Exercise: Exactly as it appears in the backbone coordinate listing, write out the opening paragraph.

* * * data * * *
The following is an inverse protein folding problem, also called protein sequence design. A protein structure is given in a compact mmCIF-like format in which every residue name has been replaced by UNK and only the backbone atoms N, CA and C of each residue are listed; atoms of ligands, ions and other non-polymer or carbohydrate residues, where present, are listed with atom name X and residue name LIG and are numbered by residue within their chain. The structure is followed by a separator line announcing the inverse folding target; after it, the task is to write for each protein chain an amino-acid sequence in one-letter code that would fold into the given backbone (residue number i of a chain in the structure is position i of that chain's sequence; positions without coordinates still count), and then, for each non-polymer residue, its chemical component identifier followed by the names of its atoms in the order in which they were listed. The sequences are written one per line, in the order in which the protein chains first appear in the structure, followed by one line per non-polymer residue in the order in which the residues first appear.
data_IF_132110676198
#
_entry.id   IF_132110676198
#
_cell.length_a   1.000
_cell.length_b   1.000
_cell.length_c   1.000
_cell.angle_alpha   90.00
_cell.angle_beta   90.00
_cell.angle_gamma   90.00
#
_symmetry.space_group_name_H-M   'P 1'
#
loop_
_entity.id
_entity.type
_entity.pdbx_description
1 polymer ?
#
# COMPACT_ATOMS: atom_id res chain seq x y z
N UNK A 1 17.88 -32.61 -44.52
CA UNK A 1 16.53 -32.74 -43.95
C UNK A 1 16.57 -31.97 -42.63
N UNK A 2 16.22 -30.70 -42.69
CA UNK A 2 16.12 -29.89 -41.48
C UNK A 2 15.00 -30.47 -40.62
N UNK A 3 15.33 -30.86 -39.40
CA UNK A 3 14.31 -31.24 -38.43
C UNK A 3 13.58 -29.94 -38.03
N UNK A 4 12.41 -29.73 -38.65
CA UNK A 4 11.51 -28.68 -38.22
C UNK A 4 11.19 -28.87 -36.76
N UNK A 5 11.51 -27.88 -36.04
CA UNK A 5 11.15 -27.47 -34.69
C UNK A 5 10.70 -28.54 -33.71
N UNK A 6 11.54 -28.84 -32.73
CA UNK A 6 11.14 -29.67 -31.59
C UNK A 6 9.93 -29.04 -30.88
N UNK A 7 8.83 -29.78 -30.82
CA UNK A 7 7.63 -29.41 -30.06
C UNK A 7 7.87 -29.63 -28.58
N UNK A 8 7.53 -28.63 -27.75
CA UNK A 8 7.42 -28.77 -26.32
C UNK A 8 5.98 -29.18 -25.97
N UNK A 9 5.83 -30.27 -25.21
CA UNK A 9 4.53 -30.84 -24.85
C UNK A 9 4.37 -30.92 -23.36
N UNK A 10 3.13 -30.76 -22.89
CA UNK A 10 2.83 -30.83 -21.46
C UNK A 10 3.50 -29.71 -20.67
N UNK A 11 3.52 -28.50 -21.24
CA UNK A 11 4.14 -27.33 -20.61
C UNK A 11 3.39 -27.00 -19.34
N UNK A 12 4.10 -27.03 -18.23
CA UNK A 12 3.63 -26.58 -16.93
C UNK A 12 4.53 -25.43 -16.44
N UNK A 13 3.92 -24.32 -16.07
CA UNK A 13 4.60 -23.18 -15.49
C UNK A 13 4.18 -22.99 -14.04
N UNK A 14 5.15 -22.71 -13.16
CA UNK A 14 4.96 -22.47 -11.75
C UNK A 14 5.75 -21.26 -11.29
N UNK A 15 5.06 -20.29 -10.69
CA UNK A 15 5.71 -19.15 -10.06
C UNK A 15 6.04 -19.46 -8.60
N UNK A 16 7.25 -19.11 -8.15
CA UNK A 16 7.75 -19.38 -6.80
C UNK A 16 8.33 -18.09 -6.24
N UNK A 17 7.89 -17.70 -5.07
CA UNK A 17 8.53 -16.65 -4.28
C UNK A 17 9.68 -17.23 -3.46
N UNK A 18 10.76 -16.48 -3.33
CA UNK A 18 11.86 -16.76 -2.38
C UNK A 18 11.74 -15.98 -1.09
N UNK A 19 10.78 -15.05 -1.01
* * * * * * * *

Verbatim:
The following is an inverse protein folding problem, also called protein sequence design. A protein structure is given in a compact mmCIF-like format in which every residue name has been replaced by UNK and only the backbone atoms N, CA and C of each residue are listed; atoms of ligands, ions and other non-polymer or carbohydrate residues, where present, are listed with atom name X and residue name LIG and are numbered by residue within their chain. The structure is followed by a separator line announcing the inverse folding target; after it, the task is to write for each protein chain an amino-acid sequence in one-letter code that would fold into the given backbone (residue number i of a chain in the structure is position i of that chain's sequence; positions without coordinates still count), and then, for each non-polymer residue, its chemical component identifier followed by the names of its atoms in the order in which they were listed. The sequences are written one per line, in the order in which the protein chains first appear in the structure, followed by one line per non-polymer residue in the order in which the residues first appear.